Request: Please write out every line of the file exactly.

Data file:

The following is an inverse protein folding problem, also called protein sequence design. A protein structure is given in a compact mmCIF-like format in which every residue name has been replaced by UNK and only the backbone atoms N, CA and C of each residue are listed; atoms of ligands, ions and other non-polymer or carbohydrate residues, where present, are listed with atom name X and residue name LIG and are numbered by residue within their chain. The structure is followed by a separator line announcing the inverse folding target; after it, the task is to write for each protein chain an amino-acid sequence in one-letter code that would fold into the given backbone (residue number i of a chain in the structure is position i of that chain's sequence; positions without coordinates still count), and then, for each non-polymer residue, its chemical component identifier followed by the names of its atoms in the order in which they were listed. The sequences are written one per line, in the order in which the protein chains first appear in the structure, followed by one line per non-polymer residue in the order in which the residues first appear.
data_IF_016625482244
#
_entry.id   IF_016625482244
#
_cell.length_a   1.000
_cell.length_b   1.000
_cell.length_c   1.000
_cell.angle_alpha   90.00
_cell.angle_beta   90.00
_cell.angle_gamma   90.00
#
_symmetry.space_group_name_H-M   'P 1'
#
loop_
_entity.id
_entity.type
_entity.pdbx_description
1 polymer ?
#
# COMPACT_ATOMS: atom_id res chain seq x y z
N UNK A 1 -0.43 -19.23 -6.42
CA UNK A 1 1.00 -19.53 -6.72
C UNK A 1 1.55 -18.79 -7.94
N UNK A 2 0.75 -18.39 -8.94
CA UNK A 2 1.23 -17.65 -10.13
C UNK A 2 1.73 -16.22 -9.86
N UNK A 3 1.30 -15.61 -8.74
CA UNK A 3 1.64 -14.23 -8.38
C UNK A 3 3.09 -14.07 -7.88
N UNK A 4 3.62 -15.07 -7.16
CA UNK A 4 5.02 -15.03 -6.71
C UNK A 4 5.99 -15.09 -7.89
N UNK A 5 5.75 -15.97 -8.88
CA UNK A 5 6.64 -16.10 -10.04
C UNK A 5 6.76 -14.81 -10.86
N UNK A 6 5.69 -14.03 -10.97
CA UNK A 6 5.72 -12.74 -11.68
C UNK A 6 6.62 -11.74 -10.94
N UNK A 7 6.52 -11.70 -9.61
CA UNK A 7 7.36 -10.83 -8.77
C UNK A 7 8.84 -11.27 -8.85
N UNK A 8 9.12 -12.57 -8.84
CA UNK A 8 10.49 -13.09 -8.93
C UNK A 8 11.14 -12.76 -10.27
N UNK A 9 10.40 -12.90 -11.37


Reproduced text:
The following is an inverse protein folding problem, also called protein sequence design. A protein structure is given in a compact mmCIF-like format in which every residue name has been replaced by UNK and only the backbone atoms N, CA and C of each residue are listed; atoms of ligands, ions and other non-polymer or carbohydrate residues, where present, are listed with atom name X and residue name LIG and are numbered by residue within their chain. The structure is followed by a separator line announcing the inverse folding target; after it, the task is to write for each protein chain an amino-acid sequence in one-letter code that would fold into the given backbone (residue number i of a chain in the structure is position i of that chain's sequence; positions without coordinates still count), and then, for each non-polymer residue, its chemical component identifier followed by the names of its atoms in the order in which they were listed. The sequences are written one per line, in the order in which the protein chains first appear in the structure, followed by one line per non-polymer residue in the order in which the residues first appear.
data_IF_016625482244
#
_entry.id   IF_016625482244
#
_cell.length_a   1.000
_cell.length_b   1.000
_cell.length_c   1.000
_cell.angle_alpha   90.00
_cell.angle_beta   90.00
_cell.angle_gamma   90.00
#
_symmetry.space_group_name_H-M   'P 1'
#
loop_
_entity.id
_entity.type
_entity.pdbx_description
1 polymer ?
#
# COMPACT_ATOMS: atom_id res chain seq x y z
N UNK A 1 -0.43 -19.23 -6.42
CA UNK A 1 1.00 -19.53 -6.72
C UNK A 1 1.55 -18.79 -7.94
N UNK A 2 0.75 -18.39 -8.94
CA UNK A 2 1.23 -17.65 -10.13
C UNK A 2 1.73 -16.22 -9.86
N UNK A 3 1.30 -15.61 -8.74
CA UNK A 3 1.64 -14.23 -8.38
C UNK A 3 3.09 -14.07 -7.88
N UNK A 4 3.62 -15.07 -7.16
CA UNK A 4 5.02 -15.03 -6.71
C UNK A 4 5.99 -15.09 -7.89
N UNK A 5 5.75 -15.97 -8.88
CA UNK A 5 6.64 -16.10 -10.04
C UNK A 5 6.76 -14.81 -10.86
N UNK A 6 5.69 -14.03 -10.97
CA UNK A 6 5.72 -12.74 -11.68
C UNK A 6 6.62 -11.74 -10.94
N UNK A 7 6.52 -11.70 -9.61
CA UNK A 7 7.36 -10.83 -8.77
C UNK A 7 8.84 -11.27 -8.85
N UNK A 8 9.12 -12.57 -8.84
CA UNK A 8 10.49 -13.09 -8.93
C UNK A 8 11.14 -12.76 -10.27
N UNK A 9 10.40 -12.90 -11.37